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The Guardian view on the NHS: set up to fail by being underresourced to meet demand | Editorial

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It is a symptom of the social care crisis that hospitals find it so hard to discharge people who are well enough to leave

The NHS and social care systems need more money. If there is anything else that they need as much, it is honesty from the government. Post-Covid, the UK’s health systems are in a perilously fragile state. As analysis by the Guardian showed this week, logjams created by delayed discharges appear to be getting worse. An average of 13,600 hospital beds in England are occupied by patients with nowhere else to go. As well as making new admissions impossible, unnecessarily long stays can make it harder for people to regain their independence after leaving. So far, a £500m emergency fund promised by ministers to ease the pressure has failed to materialise.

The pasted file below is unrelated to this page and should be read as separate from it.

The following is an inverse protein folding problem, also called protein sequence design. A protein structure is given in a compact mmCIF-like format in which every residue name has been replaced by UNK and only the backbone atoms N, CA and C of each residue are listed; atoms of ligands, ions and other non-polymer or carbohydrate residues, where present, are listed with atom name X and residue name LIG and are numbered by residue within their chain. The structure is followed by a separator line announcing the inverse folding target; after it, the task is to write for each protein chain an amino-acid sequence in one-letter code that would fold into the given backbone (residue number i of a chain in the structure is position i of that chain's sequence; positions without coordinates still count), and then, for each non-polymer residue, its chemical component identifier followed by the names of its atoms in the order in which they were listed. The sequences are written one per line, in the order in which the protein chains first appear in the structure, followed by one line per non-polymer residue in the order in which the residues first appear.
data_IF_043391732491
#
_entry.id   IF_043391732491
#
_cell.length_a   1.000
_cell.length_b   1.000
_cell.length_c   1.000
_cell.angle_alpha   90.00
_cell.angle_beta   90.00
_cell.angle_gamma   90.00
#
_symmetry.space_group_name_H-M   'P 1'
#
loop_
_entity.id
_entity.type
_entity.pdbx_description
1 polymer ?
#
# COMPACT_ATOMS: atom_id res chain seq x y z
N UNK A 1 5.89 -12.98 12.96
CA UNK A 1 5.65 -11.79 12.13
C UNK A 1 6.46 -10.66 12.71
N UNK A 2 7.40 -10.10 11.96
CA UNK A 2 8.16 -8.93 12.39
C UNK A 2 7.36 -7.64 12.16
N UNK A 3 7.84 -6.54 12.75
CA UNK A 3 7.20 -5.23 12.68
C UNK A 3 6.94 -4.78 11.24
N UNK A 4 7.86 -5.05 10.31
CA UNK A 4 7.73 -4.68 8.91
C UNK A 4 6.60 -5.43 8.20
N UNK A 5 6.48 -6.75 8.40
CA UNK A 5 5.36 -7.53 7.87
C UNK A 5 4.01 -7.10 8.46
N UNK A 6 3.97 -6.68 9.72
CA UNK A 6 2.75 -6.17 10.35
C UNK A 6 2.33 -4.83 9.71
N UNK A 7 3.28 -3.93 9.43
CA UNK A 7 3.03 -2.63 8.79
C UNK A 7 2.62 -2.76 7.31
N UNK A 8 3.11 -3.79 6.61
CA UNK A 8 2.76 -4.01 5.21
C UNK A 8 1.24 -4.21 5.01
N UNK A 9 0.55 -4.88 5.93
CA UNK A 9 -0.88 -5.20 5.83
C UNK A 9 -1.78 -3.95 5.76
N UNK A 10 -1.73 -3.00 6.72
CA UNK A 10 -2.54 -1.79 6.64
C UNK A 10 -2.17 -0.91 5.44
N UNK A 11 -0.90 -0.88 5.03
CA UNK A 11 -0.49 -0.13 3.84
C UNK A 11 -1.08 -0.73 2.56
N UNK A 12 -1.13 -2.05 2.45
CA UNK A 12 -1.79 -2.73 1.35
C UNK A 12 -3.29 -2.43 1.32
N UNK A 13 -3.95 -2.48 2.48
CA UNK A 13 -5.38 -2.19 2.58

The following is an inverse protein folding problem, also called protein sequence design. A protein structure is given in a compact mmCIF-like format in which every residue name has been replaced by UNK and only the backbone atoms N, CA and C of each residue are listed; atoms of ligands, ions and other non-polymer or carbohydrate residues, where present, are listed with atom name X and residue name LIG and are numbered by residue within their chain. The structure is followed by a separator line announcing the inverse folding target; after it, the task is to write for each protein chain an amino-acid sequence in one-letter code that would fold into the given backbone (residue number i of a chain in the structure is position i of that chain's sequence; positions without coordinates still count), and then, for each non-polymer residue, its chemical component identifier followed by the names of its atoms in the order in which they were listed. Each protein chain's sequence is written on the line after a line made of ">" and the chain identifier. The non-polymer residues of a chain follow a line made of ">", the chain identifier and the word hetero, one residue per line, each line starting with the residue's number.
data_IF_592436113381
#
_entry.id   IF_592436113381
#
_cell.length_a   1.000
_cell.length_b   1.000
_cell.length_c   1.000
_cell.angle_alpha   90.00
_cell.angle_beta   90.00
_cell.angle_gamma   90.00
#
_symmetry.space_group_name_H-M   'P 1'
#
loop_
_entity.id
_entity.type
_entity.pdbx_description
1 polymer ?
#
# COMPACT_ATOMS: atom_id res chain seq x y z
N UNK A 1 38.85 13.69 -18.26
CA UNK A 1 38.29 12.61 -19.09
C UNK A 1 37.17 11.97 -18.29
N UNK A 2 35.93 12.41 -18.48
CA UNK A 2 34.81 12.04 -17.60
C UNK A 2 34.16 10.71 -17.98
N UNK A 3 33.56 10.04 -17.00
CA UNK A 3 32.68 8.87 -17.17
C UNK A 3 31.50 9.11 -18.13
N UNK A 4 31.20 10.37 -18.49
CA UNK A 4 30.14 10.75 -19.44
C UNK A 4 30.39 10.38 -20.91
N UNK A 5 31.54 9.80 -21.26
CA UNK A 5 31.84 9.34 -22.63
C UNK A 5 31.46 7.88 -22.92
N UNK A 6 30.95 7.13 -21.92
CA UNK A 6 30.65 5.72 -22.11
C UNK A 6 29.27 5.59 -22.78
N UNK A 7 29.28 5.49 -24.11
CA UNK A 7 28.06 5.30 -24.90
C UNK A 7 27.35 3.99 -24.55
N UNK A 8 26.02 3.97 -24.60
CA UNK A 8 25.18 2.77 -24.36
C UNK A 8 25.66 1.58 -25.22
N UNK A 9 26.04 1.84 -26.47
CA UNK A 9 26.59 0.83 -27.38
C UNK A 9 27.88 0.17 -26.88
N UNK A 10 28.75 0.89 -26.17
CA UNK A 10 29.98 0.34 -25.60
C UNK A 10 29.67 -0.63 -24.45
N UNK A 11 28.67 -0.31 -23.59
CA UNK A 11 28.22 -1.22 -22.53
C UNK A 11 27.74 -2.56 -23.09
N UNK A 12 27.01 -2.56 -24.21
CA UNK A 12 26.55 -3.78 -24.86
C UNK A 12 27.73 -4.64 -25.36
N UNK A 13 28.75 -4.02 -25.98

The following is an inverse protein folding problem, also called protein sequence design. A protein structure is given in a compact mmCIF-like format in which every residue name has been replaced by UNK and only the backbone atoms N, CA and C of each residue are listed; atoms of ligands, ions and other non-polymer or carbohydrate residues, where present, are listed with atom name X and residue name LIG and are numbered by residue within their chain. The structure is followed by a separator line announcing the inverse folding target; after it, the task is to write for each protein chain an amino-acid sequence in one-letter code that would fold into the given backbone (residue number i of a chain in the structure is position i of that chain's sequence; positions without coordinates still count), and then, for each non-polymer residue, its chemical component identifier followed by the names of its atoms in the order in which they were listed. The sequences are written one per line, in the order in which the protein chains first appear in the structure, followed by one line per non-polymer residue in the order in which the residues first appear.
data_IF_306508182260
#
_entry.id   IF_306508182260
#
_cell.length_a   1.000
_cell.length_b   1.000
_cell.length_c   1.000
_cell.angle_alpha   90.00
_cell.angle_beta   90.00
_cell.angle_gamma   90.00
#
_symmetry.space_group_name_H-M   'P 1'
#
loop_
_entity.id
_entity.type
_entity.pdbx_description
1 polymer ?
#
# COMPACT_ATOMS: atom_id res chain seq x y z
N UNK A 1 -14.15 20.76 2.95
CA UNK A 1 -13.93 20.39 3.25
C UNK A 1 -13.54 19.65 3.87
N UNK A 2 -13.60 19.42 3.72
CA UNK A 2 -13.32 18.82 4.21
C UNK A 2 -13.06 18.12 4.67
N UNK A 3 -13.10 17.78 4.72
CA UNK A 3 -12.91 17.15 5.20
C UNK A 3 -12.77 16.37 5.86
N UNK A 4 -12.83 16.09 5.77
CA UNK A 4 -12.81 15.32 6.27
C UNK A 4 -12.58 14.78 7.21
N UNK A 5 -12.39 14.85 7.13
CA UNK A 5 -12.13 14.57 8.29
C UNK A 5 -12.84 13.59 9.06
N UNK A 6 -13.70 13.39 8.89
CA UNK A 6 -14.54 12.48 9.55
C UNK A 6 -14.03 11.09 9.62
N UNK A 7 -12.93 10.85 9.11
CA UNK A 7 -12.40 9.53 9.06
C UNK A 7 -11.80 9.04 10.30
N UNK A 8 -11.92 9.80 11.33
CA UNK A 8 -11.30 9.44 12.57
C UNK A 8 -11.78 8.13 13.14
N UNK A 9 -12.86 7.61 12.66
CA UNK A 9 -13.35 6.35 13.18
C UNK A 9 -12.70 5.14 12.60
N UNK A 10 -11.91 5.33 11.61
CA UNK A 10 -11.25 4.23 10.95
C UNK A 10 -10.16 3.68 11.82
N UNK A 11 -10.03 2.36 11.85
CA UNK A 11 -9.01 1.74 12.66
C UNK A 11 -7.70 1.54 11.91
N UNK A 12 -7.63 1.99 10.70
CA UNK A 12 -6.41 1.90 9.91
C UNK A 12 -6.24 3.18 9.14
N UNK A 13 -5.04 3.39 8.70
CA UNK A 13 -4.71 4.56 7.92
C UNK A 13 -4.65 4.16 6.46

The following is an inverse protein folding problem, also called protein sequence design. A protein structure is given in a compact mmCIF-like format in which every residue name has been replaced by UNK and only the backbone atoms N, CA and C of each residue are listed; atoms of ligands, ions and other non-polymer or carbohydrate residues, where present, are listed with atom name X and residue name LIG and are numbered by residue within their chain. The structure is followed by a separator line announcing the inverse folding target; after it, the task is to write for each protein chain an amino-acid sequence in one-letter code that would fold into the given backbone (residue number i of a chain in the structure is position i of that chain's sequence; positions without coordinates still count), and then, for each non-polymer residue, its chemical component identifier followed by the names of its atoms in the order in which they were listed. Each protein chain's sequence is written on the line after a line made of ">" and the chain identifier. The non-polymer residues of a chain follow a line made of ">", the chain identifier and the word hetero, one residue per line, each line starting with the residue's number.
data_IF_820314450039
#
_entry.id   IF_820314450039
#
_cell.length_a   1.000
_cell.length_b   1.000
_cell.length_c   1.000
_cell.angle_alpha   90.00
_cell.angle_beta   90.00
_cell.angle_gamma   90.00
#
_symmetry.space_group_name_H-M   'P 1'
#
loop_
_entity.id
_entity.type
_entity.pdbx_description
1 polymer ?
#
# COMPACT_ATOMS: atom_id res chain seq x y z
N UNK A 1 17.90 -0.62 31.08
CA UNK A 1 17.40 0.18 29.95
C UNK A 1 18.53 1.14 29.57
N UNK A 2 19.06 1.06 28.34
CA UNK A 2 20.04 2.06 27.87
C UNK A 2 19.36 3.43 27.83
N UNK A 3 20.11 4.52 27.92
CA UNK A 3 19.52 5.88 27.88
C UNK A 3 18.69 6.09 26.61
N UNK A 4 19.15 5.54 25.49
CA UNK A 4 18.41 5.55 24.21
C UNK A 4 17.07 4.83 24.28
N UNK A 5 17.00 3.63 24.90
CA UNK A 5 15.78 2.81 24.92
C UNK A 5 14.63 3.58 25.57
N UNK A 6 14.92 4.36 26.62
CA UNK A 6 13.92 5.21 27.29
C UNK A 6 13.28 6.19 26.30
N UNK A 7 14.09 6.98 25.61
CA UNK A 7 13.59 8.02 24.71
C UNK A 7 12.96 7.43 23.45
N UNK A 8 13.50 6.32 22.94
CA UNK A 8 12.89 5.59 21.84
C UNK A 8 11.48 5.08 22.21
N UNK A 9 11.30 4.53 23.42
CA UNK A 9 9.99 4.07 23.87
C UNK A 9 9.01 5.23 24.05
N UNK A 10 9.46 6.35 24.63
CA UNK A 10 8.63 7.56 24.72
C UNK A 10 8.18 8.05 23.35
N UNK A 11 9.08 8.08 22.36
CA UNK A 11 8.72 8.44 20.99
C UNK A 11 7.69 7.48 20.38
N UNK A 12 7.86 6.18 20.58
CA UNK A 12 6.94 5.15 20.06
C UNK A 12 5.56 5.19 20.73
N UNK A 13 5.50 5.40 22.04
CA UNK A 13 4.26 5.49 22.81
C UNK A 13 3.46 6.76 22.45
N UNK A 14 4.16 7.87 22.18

It is a symptom of the social care crisis that hospitals find it so hard to discharge people who are well enough to leave. Last year, Jeremy Hunt, then chair of parliament’s health and care committee, said social care needed £7bn annually, not the £1.7bn over three years that ministers promised. Chronic workforce shortages in the sector, which are linked to funding shortfalls and inadequate pay, are one reason why social care capacity lags so far behind demand – leading to blockages throughout the health system. Currently there are an estimated 165,000 social care vacancies, after 50,000 staff quit last year.

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